Archaeology of Saudi Arabia

The Saudi Commission for Tourism and Antiquities has initiated a new program called “Discover! Saudi Arabia” in an effort to promote the tourism industry. It is not easy to travel to Saudi Arabia, though apparently now tourist visas are being issued if you travel with a group organized by a legitimate tour company. [See comments—I am not able to determine whether Saudi Arabia is currently issuing tourist visas or not.]

A major exhibition of archaeological artifacts from Saudi Arabia named “Roads of Arabia” is presently making the museum rounds in Europe. It has already shown at the Louvre and just today completed its run in Barcelona. Eventually, the exhibition will make its way to major U.S. cities. Here is the exhibition description from the Louvre’s website.

This exhibition offers a journey through the heart of Arabia, orchestrated by photographs of the region’s sumptuous landscapes. It takes the form of a series of stopovers in some of the peninsula’s extensive oases, which in ancient times were home to powerful states or which, beginning in the 7th century, became Islamic holy places. The three hundred items chosen, most of which have never left their country of origin before, provide an original panorama of the different cultures that succeeded each other within the kingdom of Saudi Arabia from prehistoric times through the dawn of the modern world.

They reveal in particular the little-known past of a dazzling, prosperous Arabic world now being gradually discovered by archaeologists. Moving Neolithic funerary stelae, colossal statues of the kings of Lihyan (6th – 4th century BC), and silver tableware and precious jewelry placed in tombs testify to the dynamism of this civilization. Despite a hostile natural environment, the inhabitants succeeded in taking advantage of their country’s geographical situation as a crossing point for the roads linking the shores of the Indian Ocean and the horn of Africa to Egypt, Mesopotamia, and the Mediterranean world. Early in the first millennium BC this trans-Arabian trade flourished, bringing prosperity to the caravan cities and permeating the local culture with new fashions and ideas from the great neighboring empires.

The second section of the exhibition highlights the role of Arabia as the cradle of Islam. The roads became crowded with pilgrims as well as traders; a first group of exhibits evokes the pilgrim paths and Al-Rabadha, one of the principal stopping-places. Following this road as far as Mecca, a second group comprises a selection of funerary stelae illustrating the evolution of writing and ornamentation between the 10th and 16th century and providing precious information on Meccan society at the time. Muslim sovereigns vied with each other in their generosity towards holy places, with buildings and such ventures into embellishment as this monumental door from the Ka’ba, the gift of an Ottoman sultan.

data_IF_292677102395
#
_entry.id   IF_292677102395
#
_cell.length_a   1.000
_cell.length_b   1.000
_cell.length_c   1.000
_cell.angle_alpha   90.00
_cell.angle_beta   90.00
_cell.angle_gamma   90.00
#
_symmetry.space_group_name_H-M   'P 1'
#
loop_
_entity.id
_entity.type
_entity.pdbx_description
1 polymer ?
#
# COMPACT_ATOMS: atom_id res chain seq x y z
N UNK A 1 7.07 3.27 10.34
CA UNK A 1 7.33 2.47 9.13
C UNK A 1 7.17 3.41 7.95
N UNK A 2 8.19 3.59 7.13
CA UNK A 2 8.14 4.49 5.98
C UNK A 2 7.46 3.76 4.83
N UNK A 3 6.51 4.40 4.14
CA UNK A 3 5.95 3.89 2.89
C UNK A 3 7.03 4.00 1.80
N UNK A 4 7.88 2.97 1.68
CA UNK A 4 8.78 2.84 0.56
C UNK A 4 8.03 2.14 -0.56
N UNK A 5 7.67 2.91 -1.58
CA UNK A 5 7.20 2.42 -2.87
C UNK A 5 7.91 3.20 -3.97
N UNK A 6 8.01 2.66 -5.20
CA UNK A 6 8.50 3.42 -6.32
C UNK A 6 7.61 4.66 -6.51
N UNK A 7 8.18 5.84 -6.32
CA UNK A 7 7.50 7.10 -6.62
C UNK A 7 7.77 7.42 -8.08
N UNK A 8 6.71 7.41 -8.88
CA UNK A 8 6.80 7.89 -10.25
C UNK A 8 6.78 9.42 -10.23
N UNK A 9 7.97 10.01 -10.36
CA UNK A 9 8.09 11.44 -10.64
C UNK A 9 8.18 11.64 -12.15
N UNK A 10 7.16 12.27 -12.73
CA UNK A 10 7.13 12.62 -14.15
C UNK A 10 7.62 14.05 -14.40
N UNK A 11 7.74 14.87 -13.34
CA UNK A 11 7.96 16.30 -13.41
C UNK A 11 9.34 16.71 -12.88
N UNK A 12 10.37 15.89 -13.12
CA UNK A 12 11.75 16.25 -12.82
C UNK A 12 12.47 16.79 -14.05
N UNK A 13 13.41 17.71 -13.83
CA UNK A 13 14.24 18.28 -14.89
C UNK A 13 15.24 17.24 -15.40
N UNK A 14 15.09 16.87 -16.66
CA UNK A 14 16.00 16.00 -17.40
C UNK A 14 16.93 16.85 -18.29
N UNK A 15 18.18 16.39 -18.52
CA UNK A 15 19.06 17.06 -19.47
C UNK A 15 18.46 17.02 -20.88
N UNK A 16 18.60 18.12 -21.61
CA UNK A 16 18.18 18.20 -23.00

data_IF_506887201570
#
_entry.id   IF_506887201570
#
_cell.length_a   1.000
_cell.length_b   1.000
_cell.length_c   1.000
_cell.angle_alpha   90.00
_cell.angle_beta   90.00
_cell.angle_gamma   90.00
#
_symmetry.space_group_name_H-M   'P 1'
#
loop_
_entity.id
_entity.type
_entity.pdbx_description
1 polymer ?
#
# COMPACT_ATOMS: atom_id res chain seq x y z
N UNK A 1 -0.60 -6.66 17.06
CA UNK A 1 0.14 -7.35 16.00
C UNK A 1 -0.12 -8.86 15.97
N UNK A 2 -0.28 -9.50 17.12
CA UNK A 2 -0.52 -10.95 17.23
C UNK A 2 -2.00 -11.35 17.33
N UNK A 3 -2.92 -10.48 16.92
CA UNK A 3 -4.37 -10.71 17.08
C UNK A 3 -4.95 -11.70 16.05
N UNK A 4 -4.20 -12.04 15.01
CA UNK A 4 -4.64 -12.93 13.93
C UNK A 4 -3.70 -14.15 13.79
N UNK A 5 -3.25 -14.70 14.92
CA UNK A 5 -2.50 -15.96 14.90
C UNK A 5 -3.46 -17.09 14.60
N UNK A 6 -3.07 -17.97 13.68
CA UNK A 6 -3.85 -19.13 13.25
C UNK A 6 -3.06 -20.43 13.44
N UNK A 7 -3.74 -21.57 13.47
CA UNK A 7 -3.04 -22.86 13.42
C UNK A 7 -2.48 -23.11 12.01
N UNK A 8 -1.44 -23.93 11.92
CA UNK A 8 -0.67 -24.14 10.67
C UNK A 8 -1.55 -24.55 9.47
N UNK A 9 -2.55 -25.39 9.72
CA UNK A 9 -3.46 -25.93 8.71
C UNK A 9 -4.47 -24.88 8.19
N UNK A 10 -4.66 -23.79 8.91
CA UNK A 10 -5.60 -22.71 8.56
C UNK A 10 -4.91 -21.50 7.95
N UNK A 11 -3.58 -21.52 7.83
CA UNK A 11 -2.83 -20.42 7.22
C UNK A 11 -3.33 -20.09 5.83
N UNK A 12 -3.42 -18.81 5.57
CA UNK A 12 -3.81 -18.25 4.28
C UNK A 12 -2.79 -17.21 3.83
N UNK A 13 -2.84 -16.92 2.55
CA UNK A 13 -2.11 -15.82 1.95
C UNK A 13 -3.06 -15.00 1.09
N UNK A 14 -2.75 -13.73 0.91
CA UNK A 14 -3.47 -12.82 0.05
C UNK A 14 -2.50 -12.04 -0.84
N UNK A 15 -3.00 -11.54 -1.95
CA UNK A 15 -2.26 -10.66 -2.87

A review of the exhibition can be read here and a few photos can be seen here.

Finally, Jeffrey Rose just published an article entitled “New Light on Human Prehistory in the Arabo-Persian Gulf Oasis” in the journal Current Anthropology (pdf available here). Rose suggests that in the Late Pleistocene and Early Holocene the area now known as the Persian Gulf was a large oasis which was watered by the Tigris, the Euphrates, the Karun, and the Wadi Batin rivers. Readers may recall the suggestion that Wadi Batin was perhaps the Pishon River, mentioned in Genesis 2:11 in connection with the garden of Eden. On this latter point, see James A. Sauer, “The River Runs Dry: Creation Story Preserves Historical Memory,” Biblical Archaeology Review 22/4 (1996), pp. 52-57, 64 and the discussion in Barry J. Beitzel, The New Moody Atlas of the Bible (Chicago: Moody, 2009), pp. 88-90 and p. 280, note 16.

HT: Joe Lauer


Weekend Roundup

Efforts are underway to resurrect Iraq’s tourism industry. CNN reported in January on conservation work at the site of Babylon, and the Global Heritage Fund has been involved in similar work at Ur. In 2009 and 2010, the Iraqi government reported 165 tourists visited the country.

The online edition of Archaeology magazine has posted a piece entitled “Letter from Iraq: The Ziggurat Endures.” It was written by Michael Taylor, a National Guardsman who visited Ur in May, 2008. There are a few photos of the ziggurat and one of the royal tombs.